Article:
Traditionally that is how most neighborhoods were built, certainly almost all of the beloved historic neighborhoods evolved that way. A landowner would plat and subdivide a property and then sell off lots individually. The city made sure the subdivision connected with the existing street network (or enforced a street plan if it already had one) with appropriate connections available for future development.

    It wasn't until the 1960s and the first "planned developments" that the master developer and private regulatory controls (a la covenents) became popular. While such top down planning offers many advantages in terms of efficiency and economy of scale it also unfortunately produces a sterile, mediocre development pattern that doesn't age very well. I've often thought that this is the biggest objection most people have to New Urbanism - the top down nature which produces an instant city of sorts - and that NU would be much more effective if it advocated a decentralized build out process.

    Unfortunately the reality is that most local building cultures are impoverished. They tend to be dominated by big national builders who specialize in churning out cheap, stucco covered snoutboxes or small, local builders who seem to be content to be producing even cheaper copies of the big boys. Custom building, basically anything qualitatively different, is increasingly a luxury item that only the rich can afford.

  6. #6
    Unfrozen Caveman Planner mendelman's avatar
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    Quote Originally posted by Reductionist View post
    Traditionally that is how most neighborhoods were built...A landowner would plat and subdivide a property and then sell off lots individually.
    Well, true, but not exactly.

    In newly opened land adjacent to major cities in Europe (18th and 19th cent.) many buildings were built at a scale of 2-10 units at a time (esp. when speculative). This persisted into North America and up through the Depression. The increments were small (by today's standards) because the construction methods were more labor intensive and financing mechanisms were much less liberal than today.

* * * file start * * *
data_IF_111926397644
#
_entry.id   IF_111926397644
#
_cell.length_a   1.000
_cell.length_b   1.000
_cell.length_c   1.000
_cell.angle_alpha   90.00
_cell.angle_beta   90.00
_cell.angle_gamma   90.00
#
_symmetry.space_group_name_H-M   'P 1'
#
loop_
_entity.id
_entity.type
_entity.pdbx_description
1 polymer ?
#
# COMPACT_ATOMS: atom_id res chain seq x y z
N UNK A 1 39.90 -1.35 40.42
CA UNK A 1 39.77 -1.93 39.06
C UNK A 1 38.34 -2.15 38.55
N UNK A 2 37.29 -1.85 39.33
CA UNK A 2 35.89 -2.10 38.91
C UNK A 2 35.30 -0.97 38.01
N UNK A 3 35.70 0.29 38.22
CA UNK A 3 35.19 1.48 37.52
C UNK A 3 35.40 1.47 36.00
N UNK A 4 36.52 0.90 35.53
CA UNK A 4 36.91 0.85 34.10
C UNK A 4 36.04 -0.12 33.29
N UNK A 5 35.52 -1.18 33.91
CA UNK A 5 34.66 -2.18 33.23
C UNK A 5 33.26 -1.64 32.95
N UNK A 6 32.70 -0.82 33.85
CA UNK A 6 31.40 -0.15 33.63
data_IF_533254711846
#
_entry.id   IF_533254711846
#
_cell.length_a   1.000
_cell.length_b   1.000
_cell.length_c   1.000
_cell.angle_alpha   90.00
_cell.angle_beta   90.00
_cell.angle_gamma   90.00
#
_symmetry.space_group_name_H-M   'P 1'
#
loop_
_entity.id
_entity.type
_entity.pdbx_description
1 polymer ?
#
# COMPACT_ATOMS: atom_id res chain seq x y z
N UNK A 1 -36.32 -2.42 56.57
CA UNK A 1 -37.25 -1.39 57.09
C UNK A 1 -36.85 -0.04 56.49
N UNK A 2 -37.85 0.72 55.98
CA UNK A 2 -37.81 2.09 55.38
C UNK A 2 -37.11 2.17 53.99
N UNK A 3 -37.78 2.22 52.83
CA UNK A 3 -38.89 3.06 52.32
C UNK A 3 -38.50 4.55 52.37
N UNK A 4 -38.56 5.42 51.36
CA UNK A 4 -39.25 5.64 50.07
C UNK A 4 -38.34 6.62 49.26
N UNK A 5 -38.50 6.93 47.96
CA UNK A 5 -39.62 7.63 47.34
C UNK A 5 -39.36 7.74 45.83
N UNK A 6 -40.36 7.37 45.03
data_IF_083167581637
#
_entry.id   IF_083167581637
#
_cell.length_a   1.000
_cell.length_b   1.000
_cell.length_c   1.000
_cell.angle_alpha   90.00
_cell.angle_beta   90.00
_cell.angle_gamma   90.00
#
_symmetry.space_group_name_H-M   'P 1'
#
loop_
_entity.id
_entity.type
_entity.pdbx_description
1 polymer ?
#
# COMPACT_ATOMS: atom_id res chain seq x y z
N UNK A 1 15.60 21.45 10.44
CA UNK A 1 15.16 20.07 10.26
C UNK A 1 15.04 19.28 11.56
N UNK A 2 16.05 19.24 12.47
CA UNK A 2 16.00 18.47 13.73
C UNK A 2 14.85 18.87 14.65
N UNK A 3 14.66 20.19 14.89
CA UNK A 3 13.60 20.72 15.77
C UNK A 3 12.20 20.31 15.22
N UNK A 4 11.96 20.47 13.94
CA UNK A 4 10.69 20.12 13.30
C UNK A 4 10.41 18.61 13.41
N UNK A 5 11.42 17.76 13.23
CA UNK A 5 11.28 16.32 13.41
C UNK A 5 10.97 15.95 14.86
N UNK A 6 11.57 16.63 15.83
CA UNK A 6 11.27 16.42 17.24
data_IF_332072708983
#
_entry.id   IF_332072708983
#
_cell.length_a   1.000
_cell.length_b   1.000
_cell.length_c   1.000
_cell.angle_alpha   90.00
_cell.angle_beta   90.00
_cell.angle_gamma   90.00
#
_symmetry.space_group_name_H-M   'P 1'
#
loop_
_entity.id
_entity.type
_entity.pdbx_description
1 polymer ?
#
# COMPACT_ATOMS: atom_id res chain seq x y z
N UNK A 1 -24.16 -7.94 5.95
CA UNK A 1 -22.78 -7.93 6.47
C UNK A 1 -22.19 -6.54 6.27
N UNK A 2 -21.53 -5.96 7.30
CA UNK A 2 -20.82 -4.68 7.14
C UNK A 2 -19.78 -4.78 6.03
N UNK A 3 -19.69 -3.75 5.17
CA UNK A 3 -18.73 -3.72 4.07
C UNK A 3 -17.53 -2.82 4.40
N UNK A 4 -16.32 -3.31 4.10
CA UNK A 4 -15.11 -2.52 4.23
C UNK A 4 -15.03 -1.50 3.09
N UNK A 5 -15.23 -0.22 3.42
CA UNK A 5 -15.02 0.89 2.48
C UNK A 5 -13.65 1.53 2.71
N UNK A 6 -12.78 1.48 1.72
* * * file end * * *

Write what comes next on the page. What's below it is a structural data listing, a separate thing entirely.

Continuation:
Lastly, by the early 1950s (not 1960s) the industrialization of house building became feasible (due to federal subsidy of home construction and homeownership, and rethinking of how to build houses), so the scale of edge housing development increased almost infinitely to the point that a subdivision of 500 units is probably considered "small" today.

    Back to the topic, I don't think that limiting who can develop what and how many will really affect the "quality" of the construction. That can really only be done through the implementation of stricter building codes for construction and materials.
    I'm sorry. Is my bias showing?

    Every day is today. Yesterday is a myth and tomorrow an illusion.

    You know...for kids.

  7. #7
    There is nothing wrong with repetition.



    Unfortunately you cannot regulate against being ugly and cheap. It's a purely qualitative standard. If you don't like the way developers are building, ya gotta do it yerself.

  8. #8
    Cyburbian
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    These single-family housing design issues always give me a headache. The self-centered homeowner part of my brain immediately agrees & I want to keep all those "ugly" cheaply built houses as far away from my castle as possible, but then the other public-sector planner part of my brain says, now wait a minute, I'm sure that's exactly what all the have-it-alls in their mansions up on the hill are thinking about my little "ugly" hovel, even though its all I can afford. The builder is building those cookie-cutter things because someone is buying them, and that may be all the roof that those someones can afford. Is banning "cookie-cutter" incipient architectural classism? I don't know the answer.

  9. #9
    Cyburbian
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    I am not sure about regulations, but I have platted 7 subdivision in this area since 2000. 5 were for developers who builds spec homes as you mentioned. 2 were for land owners that wanted to sell vacant lots for people to build their own home. Those two are still empty and one just sold their entire subdivision to the spec home guy. The others are nearing full.